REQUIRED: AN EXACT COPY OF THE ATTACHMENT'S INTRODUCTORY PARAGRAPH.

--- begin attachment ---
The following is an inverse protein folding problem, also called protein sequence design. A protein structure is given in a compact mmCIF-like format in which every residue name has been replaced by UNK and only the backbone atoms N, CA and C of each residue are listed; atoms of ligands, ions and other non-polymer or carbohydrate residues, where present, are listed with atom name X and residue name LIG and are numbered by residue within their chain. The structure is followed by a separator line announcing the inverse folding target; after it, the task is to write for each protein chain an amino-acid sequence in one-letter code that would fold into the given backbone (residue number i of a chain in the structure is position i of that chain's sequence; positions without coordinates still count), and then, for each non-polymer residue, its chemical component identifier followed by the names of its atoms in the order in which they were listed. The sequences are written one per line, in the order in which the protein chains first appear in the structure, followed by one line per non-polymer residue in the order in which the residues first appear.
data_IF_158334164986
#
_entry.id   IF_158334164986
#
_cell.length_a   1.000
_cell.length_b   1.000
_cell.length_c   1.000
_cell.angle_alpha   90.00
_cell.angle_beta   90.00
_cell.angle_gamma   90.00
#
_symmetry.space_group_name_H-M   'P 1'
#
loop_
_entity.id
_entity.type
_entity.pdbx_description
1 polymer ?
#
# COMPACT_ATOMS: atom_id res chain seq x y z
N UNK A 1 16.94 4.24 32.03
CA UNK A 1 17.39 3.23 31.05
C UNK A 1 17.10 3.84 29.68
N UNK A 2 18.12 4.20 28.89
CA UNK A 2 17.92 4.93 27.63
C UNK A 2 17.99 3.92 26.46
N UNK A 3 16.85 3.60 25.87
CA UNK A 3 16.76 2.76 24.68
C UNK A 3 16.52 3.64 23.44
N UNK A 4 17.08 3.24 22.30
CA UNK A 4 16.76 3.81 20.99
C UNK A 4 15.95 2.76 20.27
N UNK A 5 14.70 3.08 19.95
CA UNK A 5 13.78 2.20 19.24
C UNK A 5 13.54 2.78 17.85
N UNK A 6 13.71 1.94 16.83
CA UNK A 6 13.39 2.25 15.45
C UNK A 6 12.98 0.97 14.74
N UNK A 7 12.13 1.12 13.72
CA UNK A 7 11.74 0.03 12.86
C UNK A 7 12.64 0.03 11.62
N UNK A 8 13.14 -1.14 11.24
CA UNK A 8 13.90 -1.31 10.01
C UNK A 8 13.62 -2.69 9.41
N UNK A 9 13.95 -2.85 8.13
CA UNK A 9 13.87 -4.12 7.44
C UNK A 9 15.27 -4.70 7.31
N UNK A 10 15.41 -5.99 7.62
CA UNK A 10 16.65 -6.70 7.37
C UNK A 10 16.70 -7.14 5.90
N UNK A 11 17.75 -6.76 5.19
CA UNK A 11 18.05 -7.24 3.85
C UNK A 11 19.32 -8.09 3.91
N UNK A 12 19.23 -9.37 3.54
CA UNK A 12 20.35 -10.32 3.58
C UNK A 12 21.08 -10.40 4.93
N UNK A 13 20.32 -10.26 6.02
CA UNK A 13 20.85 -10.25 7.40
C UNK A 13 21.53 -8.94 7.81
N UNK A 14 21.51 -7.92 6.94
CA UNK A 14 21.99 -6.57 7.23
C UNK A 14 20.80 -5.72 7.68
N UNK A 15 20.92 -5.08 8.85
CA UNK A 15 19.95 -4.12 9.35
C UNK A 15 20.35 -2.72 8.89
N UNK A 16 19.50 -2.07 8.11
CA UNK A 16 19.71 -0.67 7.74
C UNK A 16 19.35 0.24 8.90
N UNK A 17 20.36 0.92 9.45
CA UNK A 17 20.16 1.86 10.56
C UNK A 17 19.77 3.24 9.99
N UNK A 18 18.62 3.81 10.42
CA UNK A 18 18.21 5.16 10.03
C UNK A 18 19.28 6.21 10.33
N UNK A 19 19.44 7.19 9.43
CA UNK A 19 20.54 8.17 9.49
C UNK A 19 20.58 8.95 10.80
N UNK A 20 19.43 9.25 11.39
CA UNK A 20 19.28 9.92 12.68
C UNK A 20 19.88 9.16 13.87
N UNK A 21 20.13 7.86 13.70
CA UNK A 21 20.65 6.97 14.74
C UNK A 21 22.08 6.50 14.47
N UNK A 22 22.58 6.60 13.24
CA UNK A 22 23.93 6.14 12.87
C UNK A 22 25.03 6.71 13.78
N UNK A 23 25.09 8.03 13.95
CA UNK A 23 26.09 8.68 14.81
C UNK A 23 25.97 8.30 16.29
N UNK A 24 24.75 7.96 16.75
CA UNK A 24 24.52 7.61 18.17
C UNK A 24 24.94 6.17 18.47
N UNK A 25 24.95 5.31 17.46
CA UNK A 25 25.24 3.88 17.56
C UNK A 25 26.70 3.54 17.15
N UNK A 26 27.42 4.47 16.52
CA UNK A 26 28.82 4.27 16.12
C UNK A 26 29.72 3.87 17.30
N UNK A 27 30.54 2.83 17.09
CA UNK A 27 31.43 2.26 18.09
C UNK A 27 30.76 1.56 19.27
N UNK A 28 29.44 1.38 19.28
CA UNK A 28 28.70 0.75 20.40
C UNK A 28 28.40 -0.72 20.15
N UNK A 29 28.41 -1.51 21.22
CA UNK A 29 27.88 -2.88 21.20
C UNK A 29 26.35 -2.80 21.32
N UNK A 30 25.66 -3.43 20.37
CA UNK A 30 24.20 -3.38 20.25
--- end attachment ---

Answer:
The following is an inverse protein folding problem, also called protein sequence design. A protein structure is given in a compact mmCIF-like format in which every residue name has been replaced by UNK and only the backbone atoms N, CA and C of each residue are listed; atoms of ligands, ions and other non-polymer or carbohydrate residues, where present, are listed with atom name X and residue name LIG and are numbered by residue within their chain. The structure is followed by a separator line announcing the inverse folding target; after it, the task is to write for each protein chain an amino-acid sequence in one-letter code that would fold into the given backbone (residue number i of a chain in the structure is position i of that chain's sequence; positions without coordinates still count), and then, for each non-polymer residue, its chemical component identifier followed by the names of its atoms in the order in which they were listed. The sequences are written one per line, in the order in which the protein chains first appear in the structure, followed by one line per non-polymer residue in the order in which the residues first appear.